Additionally, we know that this year's test-takers scored better nationwide. If that trend translates to California, too, we would expect a few hundred more on top of that figure. And we may also expect an increase of test-takers to linger for a long period of time if more people are attracted to California because of it has a modestly easier test to pass.
This obviously, in the very short term, primarily benefits those students who scored between a 139 and a 144, but would have failed the bar exam, and schools with those student populations. In the slightly longer term, it will benefit students who scored less than a 139 and on repeat have a much higher chance of securing a 139 than a 144.
About 700 to 800 (or potentially even more, depending on the volume of test-takers) extra attorneys into the system per July, and some smaller number of extra attorneys per February, should slowly exert changes to attorney prices in California, as Professor Michael Simkovic has reasoned. More lawyers means more competition, which means that prices should drop, particularly among attorneys catering to more price-sensitive clients (no one thinks Vault 100 law firms will start slashing California salaries!). It's worth noting, too, that this change may be more gradual at first--there has been a drop in test-takers overall, so the increase in pass rates may not be as dramatic unless (or until) test-taking volume rebounds to previous highs. (For instance, in the July 2013 exam, nearly 5000 passed the exam among 8900 test-takers.)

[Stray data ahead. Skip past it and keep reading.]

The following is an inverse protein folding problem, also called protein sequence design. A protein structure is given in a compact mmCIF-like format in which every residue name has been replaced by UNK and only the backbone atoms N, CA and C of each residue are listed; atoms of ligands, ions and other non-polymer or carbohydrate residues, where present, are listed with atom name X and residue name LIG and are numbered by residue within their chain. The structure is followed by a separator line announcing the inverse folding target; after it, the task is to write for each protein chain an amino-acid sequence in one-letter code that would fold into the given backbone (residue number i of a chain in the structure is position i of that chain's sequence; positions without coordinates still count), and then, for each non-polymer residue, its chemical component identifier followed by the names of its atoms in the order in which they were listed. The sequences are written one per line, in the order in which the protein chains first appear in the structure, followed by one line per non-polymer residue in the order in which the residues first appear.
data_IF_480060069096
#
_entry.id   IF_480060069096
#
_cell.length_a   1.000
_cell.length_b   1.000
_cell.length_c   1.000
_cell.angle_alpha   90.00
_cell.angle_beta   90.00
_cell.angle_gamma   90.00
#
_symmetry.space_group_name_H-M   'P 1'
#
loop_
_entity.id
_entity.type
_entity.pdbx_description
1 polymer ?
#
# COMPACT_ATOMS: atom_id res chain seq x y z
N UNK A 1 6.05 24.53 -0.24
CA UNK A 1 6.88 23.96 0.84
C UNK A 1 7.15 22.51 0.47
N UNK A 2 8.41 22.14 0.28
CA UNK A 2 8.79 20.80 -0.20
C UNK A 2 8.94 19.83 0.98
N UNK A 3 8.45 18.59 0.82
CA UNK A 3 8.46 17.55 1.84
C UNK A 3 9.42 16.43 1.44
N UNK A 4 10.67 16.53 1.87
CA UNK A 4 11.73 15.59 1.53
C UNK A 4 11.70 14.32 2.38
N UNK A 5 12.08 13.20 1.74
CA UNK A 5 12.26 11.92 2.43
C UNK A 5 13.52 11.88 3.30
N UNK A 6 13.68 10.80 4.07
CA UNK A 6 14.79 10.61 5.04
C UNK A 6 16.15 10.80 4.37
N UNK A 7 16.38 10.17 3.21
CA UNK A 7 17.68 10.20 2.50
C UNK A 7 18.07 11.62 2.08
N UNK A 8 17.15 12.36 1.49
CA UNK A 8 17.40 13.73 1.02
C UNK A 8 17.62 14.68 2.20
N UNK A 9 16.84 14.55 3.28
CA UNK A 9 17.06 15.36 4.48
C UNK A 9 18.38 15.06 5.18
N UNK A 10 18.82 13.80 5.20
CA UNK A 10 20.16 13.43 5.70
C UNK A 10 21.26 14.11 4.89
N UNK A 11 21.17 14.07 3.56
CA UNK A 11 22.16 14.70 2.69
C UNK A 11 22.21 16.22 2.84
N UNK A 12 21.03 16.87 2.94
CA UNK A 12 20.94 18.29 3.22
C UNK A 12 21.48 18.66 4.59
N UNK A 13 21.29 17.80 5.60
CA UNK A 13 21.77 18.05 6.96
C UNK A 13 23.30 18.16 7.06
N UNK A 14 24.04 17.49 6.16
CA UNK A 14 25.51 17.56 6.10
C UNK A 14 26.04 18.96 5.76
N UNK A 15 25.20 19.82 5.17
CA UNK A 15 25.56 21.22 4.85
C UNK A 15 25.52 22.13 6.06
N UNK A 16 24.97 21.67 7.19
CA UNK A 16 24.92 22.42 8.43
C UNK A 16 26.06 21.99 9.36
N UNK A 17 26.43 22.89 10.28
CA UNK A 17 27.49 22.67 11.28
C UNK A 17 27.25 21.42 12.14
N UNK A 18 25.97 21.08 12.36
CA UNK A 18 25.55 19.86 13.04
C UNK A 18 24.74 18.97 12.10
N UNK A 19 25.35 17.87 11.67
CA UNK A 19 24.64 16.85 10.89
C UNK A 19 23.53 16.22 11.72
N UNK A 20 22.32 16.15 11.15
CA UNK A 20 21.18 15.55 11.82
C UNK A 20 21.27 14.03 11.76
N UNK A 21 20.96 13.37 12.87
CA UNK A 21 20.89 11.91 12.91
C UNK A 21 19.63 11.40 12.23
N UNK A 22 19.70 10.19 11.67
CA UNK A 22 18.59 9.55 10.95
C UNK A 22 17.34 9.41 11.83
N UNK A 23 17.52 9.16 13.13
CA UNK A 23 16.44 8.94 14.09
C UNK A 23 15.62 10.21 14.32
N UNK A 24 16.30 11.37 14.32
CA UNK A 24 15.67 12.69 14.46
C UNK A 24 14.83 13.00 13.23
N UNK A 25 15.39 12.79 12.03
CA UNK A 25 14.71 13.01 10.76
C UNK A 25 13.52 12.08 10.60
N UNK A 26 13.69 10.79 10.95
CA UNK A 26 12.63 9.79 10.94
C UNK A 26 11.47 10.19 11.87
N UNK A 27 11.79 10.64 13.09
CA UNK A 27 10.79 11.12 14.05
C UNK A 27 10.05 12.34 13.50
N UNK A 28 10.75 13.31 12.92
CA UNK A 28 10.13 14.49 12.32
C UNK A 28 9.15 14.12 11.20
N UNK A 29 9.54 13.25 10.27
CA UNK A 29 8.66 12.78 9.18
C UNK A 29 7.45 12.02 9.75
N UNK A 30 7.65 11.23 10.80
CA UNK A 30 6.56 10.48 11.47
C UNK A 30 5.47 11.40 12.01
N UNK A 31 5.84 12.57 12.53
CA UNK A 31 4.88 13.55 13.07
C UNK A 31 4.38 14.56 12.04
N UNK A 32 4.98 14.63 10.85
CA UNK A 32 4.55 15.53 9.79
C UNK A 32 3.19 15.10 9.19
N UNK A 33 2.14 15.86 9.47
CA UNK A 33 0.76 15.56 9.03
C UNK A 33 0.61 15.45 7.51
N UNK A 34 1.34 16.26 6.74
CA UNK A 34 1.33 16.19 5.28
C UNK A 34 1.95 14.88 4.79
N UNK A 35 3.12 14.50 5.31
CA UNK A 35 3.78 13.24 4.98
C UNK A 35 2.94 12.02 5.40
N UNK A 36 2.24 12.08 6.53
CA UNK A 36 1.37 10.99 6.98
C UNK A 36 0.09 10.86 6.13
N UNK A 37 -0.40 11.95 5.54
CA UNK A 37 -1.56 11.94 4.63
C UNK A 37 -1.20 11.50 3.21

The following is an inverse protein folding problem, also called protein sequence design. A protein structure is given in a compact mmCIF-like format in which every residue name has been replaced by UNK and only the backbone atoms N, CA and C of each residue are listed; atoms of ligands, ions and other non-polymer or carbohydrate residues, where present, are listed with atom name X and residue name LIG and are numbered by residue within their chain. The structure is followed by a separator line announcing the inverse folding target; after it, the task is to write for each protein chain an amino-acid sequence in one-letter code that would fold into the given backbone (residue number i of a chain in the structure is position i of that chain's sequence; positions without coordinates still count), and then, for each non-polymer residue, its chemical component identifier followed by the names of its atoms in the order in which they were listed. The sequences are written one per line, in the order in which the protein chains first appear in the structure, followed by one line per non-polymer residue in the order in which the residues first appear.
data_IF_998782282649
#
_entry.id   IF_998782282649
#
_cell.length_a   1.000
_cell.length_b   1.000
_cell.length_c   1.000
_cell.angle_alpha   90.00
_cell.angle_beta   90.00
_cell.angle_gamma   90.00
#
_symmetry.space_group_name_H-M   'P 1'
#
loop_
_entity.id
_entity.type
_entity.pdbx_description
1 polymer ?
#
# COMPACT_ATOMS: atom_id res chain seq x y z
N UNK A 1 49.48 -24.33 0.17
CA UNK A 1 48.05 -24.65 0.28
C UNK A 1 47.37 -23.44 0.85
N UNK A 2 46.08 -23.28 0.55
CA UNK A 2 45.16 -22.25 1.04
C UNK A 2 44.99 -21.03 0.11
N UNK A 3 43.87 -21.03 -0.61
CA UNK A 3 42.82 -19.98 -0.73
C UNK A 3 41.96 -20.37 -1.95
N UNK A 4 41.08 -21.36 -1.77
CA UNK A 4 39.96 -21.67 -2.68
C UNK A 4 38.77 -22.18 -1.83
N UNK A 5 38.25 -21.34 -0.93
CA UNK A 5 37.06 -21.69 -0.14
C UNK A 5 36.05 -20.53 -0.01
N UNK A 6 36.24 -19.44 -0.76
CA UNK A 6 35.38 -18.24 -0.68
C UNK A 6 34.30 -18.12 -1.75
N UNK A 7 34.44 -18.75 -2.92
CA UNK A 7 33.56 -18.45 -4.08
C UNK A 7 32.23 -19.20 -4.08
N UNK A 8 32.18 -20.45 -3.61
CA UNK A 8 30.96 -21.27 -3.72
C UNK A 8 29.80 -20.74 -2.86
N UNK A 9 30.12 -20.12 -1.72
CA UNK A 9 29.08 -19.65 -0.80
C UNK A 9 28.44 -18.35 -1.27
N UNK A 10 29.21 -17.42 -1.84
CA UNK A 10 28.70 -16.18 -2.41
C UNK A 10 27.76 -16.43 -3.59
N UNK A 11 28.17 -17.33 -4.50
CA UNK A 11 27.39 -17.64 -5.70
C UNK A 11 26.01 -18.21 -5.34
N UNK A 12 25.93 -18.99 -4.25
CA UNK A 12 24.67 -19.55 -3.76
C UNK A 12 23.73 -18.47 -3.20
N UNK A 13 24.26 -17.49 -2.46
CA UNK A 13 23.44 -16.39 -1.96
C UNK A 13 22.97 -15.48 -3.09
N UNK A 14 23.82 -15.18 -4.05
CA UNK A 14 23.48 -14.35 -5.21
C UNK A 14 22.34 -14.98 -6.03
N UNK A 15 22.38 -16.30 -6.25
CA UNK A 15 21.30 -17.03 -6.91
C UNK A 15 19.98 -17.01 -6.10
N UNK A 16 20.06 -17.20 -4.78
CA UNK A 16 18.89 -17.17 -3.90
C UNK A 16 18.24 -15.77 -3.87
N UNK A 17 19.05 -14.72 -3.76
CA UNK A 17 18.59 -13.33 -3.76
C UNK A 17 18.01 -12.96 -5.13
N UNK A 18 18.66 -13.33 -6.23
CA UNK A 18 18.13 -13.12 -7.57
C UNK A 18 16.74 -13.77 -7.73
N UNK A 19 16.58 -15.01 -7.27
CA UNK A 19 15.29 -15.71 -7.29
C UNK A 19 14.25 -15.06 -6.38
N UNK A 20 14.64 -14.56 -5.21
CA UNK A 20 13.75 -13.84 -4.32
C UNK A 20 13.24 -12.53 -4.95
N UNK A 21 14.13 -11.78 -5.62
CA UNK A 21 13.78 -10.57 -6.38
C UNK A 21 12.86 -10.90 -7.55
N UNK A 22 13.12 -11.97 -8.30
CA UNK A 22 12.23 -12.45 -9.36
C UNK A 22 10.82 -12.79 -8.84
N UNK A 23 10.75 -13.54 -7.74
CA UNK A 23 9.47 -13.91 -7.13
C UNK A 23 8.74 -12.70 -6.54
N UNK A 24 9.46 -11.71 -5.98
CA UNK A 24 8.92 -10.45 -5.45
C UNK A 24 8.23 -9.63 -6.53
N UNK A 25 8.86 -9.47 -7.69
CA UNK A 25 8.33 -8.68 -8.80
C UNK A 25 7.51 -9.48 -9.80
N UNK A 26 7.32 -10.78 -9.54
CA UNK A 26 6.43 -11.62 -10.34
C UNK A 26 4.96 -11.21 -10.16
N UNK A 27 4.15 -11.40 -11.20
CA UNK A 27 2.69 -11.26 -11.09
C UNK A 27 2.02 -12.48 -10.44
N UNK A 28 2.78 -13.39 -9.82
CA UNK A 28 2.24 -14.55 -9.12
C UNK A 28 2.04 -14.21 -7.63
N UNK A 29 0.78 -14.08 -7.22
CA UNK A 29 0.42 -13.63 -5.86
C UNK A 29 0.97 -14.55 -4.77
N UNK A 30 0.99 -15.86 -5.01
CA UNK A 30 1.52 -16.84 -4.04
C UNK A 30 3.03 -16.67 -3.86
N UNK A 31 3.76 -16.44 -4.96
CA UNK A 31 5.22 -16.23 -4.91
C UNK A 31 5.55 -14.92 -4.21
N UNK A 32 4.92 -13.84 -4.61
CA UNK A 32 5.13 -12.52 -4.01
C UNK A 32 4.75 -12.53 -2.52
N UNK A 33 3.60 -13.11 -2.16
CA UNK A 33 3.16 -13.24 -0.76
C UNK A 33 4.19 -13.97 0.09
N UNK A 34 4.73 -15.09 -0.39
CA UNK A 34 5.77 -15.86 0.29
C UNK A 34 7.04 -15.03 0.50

Professor Robert Anderson and I also indicated that we would expect more attorneys who would face discipline. Currently, we estimate those who score a 144 on the bar exam ultimately face a career likelihood of facing discipline at around 9%. (This compares to the overall likelihood of about 5% at 35 years since admission to the bar.) Those with a 139, we project, would likely face a career likelihood of facing discipline at around 12%. The entering cohort would have a somewhat higher likelihood of facing career discipline at some point a 35-year career.
Finally, some law schools will disproportionately benefit, typically those schools at the lower end of the performance—but not whose student bodies perform at the very bottom among law schools. If the cut score is lowered from 144 to 139, schools who had a significant “middle” of the curve, with the bulk of their graduates scoring in a range around 135 to 145, should see the bulk of improvement.
The chart below illustrates a very rough projection of the improvement in performance of each school from the July 2016 bar exam if the score had been lowered to 139. This is very rough because many factors, particularly the distribution of the students at each school, and should be taken only as rough estimates—any figure could easily be a few percentage points higher or lower; and complicating the estimate is that the July 2017 results would, of course, look different. I’m simply trying to fit the projection to last year for some reference.